- Tax Credits & Tax Liabilities That Cannot Be Received for Married Filing Separately
- Difference Between Head of Household & Married Filing Jointly
- Filing a Joint Tax Return When Married & Living Apart
- What Credits Do I Lose When Filing Married Filing Separately?
- Do You File Jointly if Your Spouse Did Not Have Reportable Income?
- Do Both Spouses Have to Be Present to File Married but Separate Taxes?
If your spouse refuses to provide you with his tax information, you are still obligated to file your taxes with or without him. The Internal Revenue Service provides you with a solution when these problems arise -- file separately. Even without your spouse's consent, you can still file your taxes, but your filing status -- and with it your tax rate and your eligibility for some tax credits -- will change.
Even though you have filed jointly with your spouse in the past, your spouse is not obligated to file a joint return in subsequent years. Filing jointly does have many advantages, but the IRS will not compel your spouse to file with you. You must have joint consent with your spouse to file a tax return jointly. If he will not provide you with the tax information, you cannot prepare your return using the married filing jointly status. You also cannot sign your spouse's name to the return without his consent.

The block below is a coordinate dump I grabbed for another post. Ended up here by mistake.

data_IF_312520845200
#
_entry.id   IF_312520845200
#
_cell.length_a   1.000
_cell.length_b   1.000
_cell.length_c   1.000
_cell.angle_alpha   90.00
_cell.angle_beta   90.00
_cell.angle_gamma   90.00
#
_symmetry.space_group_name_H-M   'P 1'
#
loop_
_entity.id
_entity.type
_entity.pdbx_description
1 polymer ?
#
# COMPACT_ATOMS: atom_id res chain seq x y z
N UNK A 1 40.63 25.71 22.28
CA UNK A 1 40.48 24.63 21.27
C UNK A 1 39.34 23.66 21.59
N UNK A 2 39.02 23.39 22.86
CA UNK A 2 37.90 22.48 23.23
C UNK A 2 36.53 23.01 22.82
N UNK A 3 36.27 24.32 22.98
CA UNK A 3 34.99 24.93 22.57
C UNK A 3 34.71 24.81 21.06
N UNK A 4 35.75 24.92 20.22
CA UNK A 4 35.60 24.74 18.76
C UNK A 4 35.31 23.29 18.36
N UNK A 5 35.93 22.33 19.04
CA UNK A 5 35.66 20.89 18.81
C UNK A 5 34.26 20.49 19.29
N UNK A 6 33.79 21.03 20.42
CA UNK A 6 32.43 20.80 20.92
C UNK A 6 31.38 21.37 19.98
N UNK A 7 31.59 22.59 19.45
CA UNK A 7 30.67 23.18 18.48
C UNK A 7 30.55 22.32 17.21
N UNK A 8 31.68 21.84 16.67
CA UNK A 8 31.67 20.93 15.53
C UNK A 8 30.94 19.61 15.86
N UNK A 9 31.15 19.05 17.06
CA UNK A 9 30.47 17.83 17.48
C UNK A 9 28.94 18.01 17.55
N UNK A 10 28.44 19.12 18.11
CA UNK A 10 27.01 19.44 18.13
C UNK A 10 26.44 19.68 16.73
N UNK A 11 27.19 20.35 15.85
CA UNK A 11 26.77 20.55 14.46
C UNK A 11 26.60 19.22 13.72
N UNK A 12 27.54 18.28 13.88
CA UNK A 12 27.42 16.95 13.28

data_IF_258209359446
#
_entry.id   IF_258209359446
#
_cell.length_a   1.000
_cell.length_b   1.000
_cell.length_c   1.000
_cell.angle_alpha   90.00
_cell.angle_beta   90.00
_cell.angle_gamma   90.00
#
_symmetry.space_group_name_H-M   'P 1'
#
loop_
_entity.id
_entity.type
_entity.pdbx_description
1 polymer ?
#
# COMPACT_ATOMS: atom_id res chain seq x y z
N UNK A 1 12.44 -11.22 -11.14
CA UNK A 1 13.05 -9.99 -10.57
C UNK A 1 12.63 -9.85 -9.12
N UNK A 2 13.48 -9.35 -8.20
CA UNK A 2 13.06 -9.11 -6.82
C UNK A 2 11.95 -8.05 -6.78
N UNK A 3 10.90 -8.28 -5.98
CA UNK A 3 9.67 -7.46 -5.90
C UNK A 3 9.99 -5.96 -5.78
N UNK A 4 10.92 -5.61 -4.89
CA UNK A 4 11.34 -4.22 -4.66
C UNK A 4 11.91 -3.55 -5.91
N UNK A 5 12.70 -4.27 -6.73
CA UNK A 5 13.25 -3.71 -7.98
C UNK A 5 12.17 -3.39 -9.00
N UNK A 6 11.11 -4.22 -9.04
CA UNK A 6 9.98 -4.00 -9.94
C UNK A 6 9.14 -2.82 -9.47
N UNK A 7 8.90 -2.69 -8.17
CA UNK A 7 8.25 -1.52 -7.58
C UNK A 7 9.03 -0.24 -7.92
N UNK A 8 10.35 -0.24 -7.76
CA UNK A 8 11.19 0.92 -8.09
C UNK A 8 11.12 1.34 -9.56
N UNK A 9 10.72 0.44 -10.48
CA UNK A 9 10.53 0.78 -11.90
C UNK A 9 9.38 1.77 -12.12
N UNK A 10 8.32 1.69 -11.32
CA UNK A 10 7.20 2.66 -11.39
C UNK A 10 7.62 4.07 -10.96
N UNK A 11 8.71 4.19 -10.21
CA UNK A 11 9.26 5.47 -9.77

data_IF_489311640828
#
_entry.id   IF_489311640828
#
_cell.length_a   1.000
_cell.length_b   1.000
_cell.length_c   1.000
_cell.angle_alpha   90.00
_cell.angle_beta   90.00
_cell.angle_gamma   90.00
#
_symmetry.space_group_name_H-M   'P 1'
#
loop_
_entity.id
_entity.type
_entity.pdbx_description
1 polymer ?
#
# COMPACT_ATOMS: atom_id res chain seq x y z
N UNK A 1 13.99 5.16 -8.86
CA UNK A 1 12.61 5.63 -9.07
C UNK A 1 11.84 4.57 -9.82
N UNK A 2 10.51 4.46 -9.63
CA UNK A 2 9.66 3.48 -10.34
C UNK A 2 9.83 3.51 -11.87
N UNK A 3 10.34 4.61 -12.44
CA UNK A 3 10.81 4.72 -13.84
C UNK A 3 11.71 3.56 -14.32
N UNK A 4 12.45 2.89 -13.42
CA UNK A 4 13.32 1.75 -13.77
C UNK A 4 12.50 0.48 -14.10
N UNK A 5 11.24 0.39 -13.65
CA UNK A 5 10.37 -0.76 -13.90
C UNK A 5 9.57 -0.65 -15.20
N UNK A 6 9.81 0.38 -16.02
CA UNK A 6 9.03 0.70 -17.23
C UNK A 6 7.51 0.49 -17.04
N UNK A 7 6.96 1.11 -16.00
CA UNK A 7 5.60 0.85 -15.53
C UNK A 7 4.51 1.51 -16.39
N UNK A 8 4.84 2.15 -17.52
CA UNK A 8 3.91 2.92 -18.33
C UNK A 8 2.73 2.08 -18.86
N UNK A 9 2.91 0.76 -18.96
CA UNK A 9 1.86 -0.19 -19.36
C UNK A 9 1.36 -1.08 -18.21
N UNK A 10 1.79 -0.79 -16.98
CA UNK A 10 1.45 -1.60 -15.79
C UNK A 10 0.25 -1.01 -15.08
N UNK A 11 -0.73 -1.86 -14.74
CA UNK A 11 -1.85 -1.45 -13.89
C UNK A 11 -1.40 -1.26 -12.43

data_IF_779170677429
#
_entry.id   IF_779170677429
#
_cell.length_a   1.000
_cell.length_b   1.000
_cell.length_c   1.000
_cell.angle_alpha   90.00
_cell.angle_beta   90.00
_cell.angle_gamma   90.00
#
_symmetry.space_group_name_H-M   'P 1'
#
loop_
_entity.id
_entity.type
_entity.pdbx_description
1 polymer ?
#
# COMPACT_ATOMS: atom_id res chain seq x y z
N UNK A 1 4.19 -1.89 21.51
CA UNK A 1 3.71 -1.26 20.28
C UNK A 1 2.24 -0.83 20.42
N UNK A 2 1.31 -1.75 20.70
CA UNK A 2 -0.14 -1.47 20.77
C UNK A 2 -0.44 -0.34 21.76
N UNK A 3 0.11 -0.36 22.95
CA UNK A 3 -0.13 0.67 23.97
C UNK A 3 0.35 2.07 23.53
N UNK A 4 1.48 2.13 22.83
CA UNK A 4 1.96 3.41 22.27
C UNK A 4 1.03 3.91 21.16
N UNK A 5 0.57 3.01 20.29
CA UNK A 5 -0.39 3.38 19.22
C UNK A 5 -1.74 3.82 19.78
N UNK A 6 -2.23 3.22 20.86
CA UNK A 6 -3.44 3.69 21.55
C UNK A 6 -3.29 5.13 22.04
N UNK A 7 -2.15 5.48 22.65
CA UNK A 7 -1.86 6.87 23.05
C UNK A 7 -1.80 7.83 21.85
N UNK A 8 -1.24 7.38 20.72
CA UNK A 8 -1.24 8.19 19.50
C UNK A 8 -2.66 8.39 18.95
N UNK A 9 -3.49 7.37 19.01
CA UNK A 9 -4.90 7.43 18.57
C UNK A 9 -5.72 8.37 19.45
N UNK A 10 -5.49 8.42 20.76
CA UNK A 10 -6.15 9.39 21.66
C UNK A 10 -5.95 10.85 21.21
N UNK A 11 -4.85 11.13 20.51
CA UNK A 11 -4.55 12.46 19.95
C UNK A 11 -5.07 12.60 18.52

Married Filing Separately
If your spouse chooses not to file jointly, you should file separately. When you file separately, you claim only your income and pay your own tax. Instead of the IRS taxing you at the married tax rate, when you file separately, the IRS taxes your income at the single rate. In addition, taxpayers who file separately cannot claim an exemption for a spouse and have half the standard deduction they would if filing jointly. You cannot claim certain tax credits, such as the child and dependent care credit and earned income credit, and some credits are reduced if you file separately from your spouse.
Head of Household
In some circumstances, married taxpayers can file using the head of household filings status. If you file a separate return, paid more than half the costs of keeping up your home for the year, live separately from your spouse during the last six months and maintained a home for your child, the IRS considers you as unmarried. If you qualify for head of household, you can claim a larger standard deduction than you would filing separately and you will qualify for all tax credits.
Joint and Separate Liability
Filing separately from your spouse also provides you with a certain amount of protection if you suspect your spouse is cheating on his taxes. Joint filers have joint liability on any debt owed to the IRS, but separate filers are responsible for only their own taxes. By signing a joint return, you accept that the information on your return is honest and precise. Even if you were unaware of the inaccurate information on your joint tax return, you are usually still liable.
- Creatas Images/Creatas/Getty Images